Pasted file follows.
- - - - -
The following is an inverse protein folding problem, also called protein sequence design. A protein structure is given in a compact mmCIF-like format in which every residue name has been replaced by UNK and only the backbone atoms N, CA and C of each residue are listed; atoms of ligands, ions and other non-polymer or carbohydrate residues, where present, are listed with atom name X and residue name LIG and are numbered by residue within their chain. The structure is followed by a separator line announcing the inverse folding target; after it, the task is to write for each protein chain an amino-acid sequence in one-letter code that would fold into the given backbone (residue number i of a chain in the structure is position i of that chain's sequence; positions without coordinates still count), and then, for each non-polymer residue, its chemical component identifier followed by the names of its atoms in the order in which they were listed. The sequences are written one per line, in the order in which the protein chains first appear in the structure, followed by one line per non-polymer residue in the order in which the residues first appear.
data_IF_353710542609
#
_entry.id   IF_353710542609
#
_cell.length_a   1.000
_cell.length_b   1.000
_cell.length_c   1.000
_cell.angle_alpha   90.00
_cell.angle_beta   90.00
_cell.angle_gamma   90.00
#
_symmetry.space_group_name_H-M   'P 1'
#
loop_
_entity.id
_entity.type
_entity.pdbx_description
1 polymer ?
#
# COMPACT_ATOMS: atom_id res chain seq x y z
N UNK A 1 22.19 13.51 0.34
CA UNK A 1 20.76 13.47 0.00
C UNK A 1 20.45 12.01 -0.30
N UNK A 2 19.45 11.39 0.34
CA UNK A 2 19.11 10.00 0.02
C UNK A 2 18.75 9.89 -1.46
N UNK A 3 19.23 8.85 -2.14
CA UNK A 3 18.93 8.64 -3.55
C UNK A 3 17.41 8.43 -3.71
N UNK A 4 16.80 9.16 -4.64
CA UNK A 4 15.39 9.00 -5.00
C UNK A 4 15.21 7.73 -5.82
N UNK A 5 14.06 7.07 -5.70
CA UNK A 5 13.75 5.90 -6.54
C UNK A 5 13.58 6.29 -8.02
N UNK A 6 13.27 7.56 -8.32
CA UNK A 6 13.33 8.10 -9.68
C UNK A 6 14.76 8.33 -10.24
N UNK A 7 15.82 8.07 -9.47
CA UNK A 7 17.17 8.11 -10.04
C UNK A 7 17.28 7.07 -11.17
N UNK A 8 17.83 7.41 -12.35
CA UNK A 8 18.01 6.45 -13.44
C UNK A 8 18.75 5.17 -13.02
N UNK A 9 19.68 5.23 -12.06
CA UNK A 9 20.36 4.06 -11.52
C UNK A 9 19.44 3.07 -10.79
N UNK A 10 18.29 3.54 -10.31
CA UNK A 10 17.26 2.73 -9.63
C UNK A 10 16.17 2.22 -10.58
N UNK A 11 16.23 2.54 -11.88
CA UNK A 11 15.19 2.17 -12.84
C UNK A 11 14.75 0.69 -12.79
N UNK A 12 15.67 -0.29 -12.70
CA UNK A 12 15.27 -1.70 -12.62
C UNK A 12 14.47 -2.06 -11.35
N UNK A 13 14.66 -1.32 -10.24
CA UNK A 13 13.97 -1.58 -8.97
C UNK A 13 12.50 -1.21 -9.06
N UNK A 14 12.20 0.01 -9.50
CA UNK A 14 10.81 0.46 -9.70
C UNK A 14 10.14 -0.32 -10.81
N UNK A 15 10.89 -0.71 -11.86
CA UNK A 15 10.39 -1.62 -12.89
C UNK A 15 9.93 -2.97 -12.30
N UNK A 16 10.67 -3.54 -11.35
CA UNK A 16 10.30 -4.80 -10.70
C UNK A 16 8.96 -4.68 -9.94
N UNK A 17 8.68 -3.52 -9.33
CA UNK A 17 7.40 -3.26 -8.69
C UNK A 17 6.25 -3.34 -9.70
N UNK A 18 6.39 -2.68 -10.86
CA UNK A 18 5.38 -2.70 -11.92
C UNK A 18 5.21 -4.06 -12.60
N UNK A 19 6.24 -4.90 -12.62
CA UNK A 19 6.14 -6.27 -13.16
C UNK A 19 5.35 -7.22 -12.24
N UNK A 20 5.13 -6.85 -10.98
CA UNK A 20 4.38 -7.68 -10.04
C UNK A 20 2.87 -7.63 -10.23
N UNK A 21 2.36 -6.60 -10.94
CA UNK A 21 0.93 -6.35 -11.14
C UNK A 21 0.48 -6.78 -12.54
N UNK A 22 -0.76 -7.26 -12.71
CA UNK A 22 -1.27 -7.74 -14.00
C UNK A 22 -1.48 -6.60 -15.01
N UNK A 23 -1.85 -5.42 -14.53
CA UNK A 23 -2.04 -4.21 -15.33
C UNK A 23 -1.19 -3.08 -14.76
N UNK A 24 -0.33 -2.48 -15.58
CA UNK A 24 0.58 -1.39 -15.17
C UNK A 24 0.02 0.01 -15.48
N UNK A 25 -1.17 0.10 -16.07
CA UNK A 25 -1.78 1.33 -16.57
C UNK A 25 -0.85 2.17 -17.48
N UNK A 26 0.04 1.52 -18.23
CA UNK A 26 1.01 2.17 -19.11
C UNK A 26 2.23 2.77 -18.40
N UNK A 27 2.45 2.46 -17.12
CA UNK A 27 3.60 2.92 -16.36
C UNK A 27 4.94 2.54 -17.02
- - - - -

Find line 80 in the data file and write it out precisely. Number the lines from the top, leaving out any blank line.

CA UNK A 20 4.38 -7.68 -10.04